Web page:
WASHINGTON — My heart was already heavy as I woke up Sunday morning. Then my family received news that our matriarch, my husband's great aunt Elizabeth Sampson, passed away peacefully. She was 107 years old, and we called her Aunt Love. It was indeed the love she had for her family that helped them escape a dangerous situation in Jim Crow Alabama. Her father, Samuel Mason Bacon, was killed in 1948, ironically, at the hands of police.
She did not make headlines, but Aunt Love was our civil rights hero.
So, it was with the spirit of Aunt Love and the support of my family's prayers, that I went downtown prepared for the worst, but hoping for the best. And that is what I saw at the Lincoln Memorial -- people making the best of a horrible situation.
I first met up with Mia Price who was searching for answers in a healing circle outside the Lincoln Memorial.
"I never thought I would be as hurt politically as what happened with Trayvon Martin as I am today," she said. "It keeps going on. I don't know what to do."
Her cousin, Misha Robinson, organized the healing circle that grew from a few phone calls. Now, they plan to have healing circles every Sunday at 3 p.m. on Lincoln’s lawn.
"When we realize that we all lost a life, we're all in pain - not just black people - then we can start a different conversation," Robinson said. "It's not up to black people to figure out how to solve the police brutality issue. It's not up to black people to figure out what to do about racism and systematic oppression. It's up to all of us because it affects all of us."
A 9-year old caucasian boy was among the vigil participants. His name was Malcolm, he said, after famed Civil Rights leader Malcolm X.
"I felt angry and sad about all the things going on in the world," Malcom said.
But after attending the healing circle Malcolm said he felt better.
"I learned it doesn't matter what color your skin is to help your community," he said.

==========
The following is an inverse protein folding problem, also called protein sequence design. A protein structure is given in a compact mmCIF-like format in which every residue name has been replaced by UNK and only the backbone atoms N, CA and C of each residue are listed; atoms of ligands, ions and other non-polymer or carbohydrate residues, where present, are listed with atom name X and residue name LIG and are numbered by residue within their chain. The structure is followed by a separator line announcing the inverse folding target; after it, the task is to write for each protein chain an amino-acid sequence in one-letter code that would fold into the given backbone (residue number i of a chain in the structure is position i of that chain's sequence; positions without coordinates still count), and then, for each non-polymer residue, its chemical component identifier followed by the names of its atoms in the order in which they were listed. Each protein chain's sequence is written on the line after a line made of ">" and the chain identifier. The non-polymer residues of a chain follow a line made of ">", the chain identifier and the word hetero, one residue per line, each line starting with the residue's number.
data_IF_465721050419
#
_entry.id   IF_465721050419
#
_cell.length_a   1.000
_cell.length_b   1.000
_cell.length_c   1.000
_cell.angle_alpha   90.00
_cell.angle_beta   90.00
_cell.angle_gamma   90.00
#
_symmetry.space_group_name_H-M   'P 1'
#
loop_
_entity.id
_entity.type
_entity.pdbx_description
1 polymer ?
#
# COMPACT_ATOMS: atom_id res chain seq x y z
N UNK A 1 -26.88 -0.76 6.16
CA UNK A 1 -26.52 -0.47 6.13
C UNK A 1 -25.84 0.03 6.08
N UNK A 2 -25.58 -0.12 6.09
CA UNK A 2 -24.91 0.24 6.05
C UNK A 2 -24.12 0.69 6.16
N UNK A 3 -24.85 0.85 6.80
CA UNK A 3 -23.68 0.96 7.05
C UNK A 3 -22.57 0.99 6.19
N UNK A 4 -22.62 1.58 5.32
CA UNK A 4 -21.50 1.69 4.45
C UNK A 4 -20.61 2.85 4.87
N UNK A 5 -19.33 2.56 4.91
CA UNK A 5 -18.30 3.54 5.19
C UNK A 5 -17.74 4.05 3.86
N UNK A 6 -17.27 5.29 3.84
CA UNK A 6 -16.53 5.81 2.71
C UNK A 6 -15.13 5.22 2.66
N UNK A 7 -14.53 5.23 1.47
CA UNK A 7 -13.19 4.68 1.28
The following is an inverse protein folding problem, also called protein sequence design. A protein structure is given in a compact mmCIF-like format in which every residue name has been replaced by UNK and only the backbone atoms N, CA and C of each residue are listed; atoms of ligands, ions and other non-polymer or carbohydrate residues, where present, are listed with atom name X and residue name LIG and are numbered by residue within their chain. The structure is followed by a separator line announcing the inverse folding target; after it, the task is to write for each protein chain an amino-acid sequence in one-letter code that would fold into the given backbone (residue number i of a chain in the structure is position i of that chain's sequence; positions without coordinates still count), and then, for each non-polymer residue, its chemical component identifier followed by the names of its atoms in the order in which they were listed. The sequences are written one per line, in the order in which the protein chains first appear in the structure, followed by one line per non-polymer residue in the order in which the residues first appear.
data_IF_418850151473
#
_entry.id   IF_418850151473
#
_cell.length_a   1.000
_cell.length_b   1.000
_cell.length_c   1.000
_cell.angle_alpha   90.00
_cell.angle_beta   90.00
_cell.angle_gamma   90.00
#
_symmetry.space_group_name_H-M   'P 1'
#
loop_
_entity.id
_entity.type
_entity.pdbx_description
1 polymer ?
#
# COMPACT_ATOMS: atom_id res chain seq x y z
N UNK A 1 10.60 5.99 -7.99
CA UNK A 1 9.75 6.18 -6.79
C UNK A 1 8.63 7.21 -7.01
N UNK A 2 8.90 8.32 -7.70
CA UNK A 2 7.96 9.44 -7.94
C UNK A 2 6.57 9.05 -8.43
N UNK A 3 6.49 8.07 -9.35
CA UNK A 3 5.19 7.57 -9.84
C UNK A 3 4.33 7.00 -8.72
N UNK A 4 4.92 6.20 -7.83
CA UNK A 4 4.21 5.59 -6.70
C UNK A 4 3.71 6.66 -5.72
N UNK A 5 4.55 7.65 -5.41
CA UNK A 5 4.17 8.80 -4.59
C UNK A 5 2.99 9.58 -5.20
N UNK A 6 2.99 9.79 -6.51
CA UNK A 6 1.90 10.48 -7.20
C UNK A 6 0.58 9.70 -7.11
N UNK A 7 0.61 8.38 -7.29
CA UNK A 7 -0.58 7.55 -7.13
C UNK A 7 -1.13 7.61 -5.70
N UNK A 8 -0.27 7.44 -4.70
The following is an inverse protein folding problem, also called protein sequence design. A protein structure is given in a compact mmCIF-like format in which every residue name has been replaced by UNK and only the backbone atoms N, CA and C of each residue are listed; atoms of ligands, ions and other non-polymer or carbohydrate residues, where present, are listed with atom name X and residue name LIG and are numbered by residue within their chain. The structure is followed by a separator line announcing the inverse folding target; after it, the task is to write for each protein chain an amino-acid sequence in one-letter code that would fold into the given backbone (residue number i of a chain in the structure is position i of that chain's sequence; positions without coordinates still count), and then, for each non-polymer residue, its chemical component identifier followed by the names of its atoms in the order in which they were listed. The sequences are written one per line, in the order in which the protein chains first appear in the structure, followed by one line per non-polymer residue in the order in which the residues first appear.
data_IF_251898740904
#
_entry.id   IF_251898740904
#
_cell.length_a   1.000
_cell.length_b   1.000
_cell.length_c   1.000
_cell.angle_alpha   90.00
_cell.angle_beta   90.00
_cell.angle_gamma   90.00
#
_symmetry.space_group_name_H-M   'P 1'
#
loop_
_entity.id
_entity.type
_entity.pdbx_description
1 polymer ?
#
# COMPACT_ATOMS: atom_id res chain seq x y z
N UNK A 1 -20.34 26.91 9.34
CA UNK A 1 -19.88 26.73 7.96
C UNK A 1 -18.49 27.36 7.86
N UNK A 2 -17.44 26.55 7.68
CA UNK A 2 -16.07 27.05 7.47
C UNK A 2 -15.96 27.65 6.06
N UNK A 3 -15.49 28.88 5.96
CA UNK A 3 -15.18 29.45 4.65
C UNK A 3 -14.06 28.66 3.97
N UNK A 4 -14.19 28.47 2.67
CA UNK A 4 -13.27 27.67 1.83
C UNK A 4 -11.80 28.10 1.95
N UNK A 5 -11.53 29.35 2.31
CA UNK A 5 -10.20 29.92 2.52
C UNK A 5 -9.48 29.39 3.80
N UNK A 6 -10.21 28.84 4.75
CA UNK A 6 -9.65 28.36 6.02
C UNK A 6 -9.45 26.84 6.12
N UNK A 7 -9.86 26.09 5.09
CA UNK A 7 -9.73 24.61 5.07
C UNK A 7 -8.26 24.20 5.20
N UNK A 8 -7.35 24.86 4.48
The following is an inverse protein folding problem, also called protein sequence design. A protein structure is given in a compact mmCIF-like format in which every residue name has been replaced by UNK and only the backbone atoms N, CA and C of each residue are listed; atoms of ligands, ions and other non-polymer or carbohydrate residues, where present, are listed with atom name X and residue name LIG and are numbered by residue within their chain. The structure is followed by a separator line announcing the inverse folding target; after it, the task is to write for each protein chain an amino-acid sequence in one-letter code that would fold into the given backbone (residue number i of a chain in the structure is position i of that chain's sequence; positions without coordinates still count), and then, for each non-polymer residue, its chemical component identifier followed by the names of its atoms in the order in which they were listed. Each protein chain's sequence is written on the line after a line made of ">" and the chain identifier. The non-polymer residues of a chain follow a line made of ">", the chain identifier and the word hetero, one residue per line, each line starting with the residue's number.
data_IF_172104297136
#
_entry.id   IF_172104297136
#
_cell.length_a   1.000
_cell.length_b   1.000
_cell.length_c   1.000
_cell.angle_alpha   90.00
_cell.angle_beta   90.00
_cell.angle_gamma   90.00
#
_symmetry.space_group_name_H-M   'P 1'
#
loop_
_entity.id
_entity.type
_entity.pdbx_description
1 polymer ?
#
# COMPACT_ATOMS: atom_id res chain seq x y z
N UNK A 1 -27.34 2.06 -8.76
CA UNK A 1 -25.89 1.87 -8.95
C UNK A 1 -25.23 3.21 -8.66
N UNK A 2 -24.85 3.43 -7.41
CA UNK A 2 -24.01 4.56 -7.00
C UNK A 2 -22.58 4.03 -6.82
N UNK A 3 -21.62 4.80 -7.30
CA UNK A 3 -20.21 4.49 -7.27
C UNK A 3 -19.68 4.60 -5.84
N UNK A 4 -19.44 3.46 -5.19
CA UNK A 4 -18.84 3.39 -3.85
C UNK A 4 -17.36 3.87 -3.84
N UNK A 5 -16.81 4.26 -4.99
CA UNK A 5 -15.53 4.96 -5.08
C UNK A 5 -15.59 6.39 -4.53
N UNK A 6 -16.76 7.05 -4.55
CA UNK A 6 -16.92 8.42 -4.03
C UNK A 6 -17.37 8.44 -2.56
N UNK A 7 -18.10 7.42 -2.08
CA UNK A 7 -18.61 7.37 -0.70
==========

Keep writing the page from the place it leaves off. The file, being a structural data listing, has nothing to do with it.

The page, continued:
And while they prayed for healing, others celebrated milestones. Several high school graduates in cap and gown and prom dresses were posing for pictures.
"Just find good in things even though there's a whole lot wrong going on," said one student.
As I was interviewing the girls, I heard shouts coming from a large group making their way towards the monument. Nearly 200 people marched up the steps of the Lincoln Memorial for a rally and prayer vigil for George Floyd and the other lives lost. Demonstrators called for common sense police reform, action at the voting booth, and peaceful protests. Pastors prayed and activists spoke. One young lady used sign language to rally the crowd, as an interpreter conveyed her message.
"Society has come to a breaking point," she signed, "We are all human. Every day we are going through this struggle, we feel each other’s pain. We see each other crying in the streets. It is time for this to end!"
One mother told me she was there to represent all the mothers who’ve lost children to violence and who feel marginalized by society,
"It's really upsetting, really hard, but you know, we get through it," she said. "We come out here and talk to other people. I love being around other people who are working towards the same thing."
She told me she grew up in Washington attending rallies with her 1960’s activist mother. She brought her two young children with her to Sunday’s rally who colored and held up protest signs.
"They know not all police are bad, but they need to be prepared not all police are like their cousin," she said, explaining that they have MPD officers in their family.
As the sun set, the crowd cleared, hoping someday soon the pain, anger, and frustration would lead to positive change.
Everyone will process the death of George Floyd differently. Some head to the front lines to protest, some stay home and pray, others work in small groups and organize. We don't all need to be heroes or make headlines, but are called to act. And like Aunt Love, we can work quietly and bravely to protect and lift each other up – with love.